“The Nature Conservancy is thrilled to be a part of this work promoting Green Stormwater Infrastructure in Detroit” said Valerie Strassberg, P.E., TNC’s program director, Detroit. “This provides the opportunity to measure the collective impact of green stormwater infrastructure projects throughout the city – public and private, large and small. We are thankful to the funders who have made this effort possible, the community partners investing their time into its development, and the City for supporting the Detroit Stormwater Hub through this pioneering partnership.”

The advisory group shares a common goal in advancing GSI in Detroit for more green space and blue waters. The 25-member advisory group includes technical experts, nonprofits, community-based organizations and local institutions. It aims to help people in Detroit share GSI success stories, find GSI in neighborhoods, and learn about how others are installing and maintaining GSI.

In Detroit, the city and the community are increasingly turning to innovative GSI solutions that manage stormwater and provide a host of additional community benefits.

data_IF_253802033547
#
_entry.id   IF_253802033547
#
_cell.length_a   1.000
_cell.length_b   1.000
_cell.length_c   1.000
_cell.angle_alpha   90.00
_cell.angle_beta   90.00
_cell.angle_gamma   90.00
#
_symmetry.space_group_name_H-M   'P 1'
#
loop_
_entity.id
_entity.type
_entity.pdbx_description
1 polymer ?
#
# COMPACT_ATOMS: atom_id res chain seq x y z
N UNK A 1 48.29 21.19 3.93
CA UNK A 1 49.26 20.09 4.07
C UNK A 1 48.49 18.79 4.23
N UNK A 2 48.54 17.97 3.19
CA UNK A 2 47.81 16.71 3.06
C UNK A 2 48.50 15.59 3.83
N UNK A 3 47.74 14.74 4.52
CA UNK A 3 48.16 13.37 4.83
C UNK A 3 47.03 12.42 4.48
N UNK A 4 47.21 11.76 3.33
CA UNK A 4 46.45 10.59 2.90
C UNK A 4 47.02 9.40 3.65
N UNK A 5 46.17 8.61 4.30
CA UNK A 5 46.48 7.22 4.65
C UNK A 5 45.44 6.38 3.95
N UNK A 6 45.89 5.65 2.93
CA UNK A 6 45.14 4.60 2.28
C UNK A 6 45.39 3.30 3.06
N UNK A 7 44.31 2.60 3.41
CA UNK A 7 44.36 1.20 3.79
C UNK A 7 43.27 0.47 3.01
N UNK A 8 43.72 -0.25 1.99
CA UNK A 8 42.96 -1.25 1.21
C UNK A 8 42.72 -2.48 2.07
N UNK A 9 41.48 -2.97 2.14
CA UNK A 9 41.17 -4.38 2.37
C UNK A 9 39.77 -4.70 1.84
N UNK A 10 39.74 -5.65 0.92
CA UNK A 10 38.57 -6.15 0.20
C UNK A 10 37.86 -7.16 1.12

Stormwater advisory group member Erma Leaphart, Conservation Associate Organizer, Great Lakes Program, Sierra Club Michigan Chapter, said, “As a life-long resident of Detroit, my vision is one of a vibrant and healthy community with nature all around. Green Stormwater Infrastructure’s goal is to keep our rivers clean by reducing sewage overflows, but the practices are also wonderful examples of how to bring us closer to nature. I am grateful for the accomplishments by city government, businesses and organizations. I am most inspired and in awe of the projects and efforts by everyday people who care.”

About The Detroit Water and Sewerage Department

The Detroit Water and Sewerage Department (DWSD) serves more than 230,000 accounts that includes a residential population of nearly 700,000. DWSD’s water network consists of more than 2,700 miles of water main and nearly 3,000 miles of sewer collection piping within the city of Detroit. To learn more about DWSD or to request water services, make payments, or report water problems, call DWSD Customer Care at 313-267-8000 or contact us at www.detroitmi.gov/dwsd

The Nature Conservancy is a global conservation organization dedicated to conserving the lands and waters on which all life depends. Guided by science, we create innovative, on-the-ground solutions to our world's toughest challenges so that nature and people can thrive together. We are tackling climate change, conserving lands, waters and oceans at an unprecedented scale, providing food and water sustainably and helping make cities more sustainable. Working in 79 countries and territories, we use a collaborative approach that engages local communities, governments, the private sector, and other partners. To learn more, visit www.nature.org or follow @nature_press on Twitter.